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Signs of health in a horse - what to look for in a healthy horse or pony

Appetite -  Some horses are fussy about their feed. Familiarise yourself with the type and volume of feed they each like and each morning and evening check the feed bin to see how much has been eaten. If little or none, check the palatability of the feed and whether or not there has been any change in quality or type. If there is no logical explanation for loss of appetite, regard it as one of the first signs of illness.    

Coat and skin - Coat will vary with breed, season and housing conditions (stabled and/or rugged). For instance, the thoroughbred has a fine coat in summer; the Shetland   has a long, thick, two layered coat in winter. When the coat is long or thick, short or fine, it should be evenly distributed, except during the process of shedding the winter coat in spring. Normally the coat should be soft with lustre. The skin should be supple and elastic with no sign of bald patches, rubbing inflammation or oozing.

Condition and weight - A horses condition varies with breeds, feed and exercise. Condition can also vary within breeds; some may be well muscled condition, others may be fat or thin. A thin horse is not necessarily unhealthy. A horse on the same ration and exercise routine maintains a certain weight for years. If suddenly, or over a period of time, it starts to loose weight, check your horse carefully. Weight loss or gain in association with some other signs, e.g. poor coat, diarrhoea, poor appetite, lethargy or poor work performance, is indicative of a health problem.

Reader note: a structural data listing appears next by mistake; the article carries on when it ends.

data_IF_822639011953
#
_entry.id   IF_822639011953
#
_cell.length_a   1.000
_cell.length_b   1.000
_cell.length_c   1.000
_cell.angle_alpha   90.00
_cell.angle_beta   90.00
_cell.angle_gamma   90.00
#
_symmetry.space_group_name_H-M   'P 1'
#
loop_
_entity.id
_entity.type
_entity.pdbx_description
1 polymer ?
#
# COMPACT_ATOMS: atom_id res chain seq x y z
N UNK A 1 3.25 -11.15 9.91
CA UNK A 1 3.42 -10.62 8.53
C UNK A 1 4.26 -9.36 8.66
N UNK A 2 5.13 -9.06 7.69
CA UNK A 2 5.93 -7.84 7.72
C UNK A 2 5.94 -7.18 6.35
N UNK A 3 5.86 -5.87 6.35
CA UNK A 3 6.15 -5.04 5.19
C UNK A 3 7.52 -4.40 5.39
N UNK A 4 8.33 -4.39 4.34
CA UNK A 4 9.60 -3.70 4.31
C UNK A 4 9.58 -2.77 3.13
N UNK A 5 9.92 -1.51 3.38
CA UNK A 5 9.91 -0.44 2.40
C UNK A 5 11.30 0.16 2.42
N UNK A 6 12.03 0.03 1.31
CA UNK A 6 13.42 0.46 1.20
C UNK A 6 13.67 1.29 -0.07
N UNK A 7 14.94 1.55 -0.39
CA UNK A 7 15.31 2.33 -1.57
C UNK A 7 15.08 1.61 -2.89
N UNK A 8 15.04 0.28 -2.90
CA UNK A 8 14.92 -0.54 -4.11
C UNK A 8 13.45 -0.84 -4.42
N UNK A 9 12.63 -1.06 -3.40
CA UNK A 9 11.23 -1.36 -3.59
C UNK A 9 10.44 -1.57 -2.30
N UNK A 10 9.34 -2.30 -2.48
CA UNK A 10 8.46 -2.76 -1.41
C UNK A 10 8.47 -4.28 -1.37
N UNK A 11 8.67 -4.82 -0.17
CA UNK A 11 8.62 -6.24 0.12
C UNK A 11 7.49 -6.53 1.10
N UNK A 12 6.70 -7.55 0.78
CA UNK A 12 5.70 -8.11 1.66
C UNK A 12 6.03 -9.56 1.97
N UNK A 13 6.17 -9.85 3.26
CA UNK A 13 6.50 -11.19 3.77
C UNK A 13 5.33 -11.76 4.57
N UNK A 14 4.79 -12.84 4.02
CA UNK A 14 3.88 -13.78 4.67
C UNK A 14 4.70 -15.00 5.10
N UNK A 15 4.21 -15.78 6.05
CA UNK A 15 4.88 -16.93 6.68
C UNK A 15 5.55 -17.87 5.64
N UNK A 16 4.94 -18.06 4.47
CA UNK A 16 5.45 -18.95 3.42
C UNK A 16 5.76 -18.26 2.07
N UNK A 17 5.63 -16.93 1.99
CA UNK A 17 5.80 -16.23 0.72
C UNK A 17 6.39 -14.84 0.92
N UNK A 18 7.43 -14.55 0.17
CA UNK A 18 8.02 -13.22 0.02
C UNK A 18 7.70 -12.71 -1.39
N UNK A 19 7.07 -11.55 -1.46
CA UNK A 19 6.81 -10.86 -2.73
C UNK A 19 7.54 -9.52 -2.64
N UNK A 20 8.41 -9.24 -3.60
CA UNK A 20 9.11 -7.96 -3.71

Conformation - To examine a horses conformation, look at it standing still from a short distance away to ascertain overall balance, then examine it more closely for overall body detail, limb detail and relationship of limbs to each other. The horse should then be observed in motion to evaluate its conformation.

Demeanour - This may vary tremendously in different breeds, individuals and situations. When approached, the horses normal demeanour is to move away, stand or come to you. Moving away may present a problem catching it. Changes in demeanour such as quiet or excited, alert to dull, placid to aggressive, relaxed to restless mat indicate a more significant problem. 

Droppings - This usually occurs 10 - 15 times a day. Colour, consistency, volume, odour and frequency of droppings vary considerably with type of feed and exercise.  A horse on a well balanced diet should pass droppings that are brown, formed, tend to break up as they hit the ground and have an odour that is not unpleasant. Horses on lush green feed will often pass greenish, unformed, cow like droppings. Those on large volumes of low grade hay will pass hard, dark coloured pellets.

Ears - These should stand erect in an alert but not rigid position. One ear should not flop nor should there be any sign of discharge or heavy wax build up.

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